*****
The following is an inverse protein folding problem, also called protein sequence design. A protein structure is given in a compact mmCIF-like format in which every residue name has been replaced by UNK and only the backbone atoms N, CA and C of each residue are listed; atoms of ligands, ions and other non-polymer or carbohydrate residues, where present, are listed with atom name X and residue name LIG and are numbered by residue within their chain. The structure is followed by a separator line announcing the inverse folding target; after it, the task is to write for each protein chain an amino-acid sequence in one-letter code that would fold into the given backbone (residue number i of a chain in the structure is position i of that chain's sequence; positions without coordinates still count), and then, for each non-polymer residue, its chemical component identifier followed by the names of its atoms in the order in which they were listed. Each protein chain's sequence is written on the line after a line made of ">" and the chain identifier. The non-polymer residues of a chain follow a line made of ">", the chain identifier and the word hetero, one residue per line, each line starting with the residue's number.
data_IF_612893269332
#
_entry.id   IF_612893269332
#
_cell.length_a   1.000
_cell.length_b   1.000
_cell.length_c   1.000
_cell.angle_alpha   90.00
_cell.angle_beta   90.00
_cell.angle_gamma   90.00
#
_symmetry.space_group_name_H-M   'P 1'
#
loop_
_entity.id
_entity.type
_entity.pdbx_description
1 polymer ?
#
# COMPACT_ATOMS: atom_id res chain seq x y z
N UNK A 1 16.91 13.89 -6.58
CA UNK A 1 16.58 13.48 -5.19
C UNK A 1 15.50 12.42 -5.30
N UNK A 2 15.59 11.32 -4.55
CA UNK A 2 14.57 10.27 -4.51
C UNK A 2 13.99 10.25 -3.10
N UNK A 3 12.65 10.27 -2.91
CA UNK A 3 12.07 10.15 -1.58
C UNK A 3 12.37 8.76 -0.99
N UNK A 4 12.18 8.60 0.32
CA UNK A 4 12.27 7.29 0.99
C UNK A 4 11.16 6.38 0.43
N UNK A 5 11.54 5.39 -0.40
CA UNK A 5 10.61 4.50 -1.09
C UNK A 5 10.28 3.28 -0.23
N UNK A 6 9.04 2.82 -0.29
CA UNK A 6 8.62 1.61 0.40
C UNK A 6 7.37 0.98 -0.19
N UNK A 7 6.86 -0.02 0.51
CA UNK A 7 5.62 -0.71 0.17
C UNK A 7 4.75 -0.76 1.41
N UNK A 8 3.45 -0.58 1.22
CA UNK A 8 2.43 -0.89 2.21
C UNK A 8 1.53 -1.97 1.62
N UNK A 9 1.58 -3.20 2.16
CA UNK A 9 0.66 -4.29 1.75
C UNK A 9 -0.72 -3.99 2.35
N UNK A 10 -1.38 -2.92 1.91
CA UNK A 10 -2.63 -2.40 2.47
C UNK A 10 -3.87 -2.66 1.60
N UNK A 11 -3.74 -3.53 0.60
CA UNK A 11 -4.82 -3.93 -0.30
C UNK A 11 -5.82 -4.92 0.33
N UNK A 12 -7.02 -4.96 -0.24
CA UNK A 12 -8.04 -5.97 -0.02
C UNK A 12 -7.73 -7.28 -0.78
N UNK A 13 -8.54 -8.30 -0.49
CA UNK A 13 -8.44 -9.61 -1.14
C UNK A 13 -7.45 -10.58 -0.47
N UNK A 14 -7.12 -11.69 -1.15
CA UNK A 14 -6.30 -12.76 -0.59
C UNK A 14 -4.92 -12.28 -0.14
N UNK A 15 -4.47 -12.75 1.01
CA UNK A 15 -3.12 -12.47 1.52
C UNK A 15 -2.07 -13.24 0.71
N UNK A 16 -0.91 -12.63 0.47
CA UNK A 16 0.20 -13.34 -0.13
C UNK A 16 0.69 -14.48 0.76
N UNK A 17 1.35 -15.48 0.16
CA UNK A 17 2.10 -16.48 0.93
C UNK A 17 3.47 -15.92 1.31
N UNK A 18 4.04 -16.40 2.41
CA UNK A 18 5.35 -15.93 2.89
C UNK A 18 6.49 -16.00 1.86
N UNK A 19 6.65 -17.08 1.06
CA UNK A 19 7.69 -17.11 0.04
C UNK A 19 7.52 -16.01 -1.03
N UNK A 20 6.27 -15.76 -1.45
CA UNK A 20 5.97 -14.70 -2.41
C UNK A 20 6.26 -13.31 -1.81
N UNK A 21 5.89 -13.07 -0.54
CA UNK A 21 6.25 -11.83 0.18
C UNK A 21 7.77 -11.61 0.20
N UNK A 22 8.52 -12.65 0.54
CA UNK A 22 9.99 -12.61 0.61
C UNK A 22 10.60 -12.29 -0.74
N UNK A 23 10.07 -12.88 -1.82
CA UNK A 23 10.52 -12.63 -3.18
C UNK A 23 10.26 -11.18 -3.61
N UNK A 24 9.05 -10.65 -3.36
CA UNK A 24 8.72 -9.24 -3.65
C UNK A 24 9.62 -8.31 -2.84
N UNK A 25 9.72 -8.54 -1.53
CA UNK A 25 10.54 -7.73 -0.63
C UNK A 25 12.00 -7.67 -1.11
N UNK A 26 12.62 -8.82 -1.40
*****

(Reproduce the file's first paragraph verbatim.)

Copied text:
The following is an inverse protein folding problem, also called protein sequence design. A protein structure is given in a compact mmCIF-like format in which every residue name has been replaced by UNK and only the backbone atoms N, CA and C of each residue are listed; atoms of ligands, ions and other non-polymer or carbohydrate residues, where present, are listed with atom name X and residue name LIG and are numbered by residue within their chain. The structure is followed by a separator line announcing the inverse folding target; after it, the task is to write for each protein chain an amino-acid sequence in one-letter code that would fold into the given backbone (residue number i of a chain in the structure is position i of that chain's sequence; positions without coordinates still count), and then, for each non-polymer residue, its chemical component identifier followed by the names of its atoms in the order in which they were listed. Each protein chain's sequence is written on the line after a line made of ">" and the chain identifier. The non-polymer residues of a chain follow a line made of ">", the chain identifier and the word hetero, one residue per line, each line starting with the residue's number.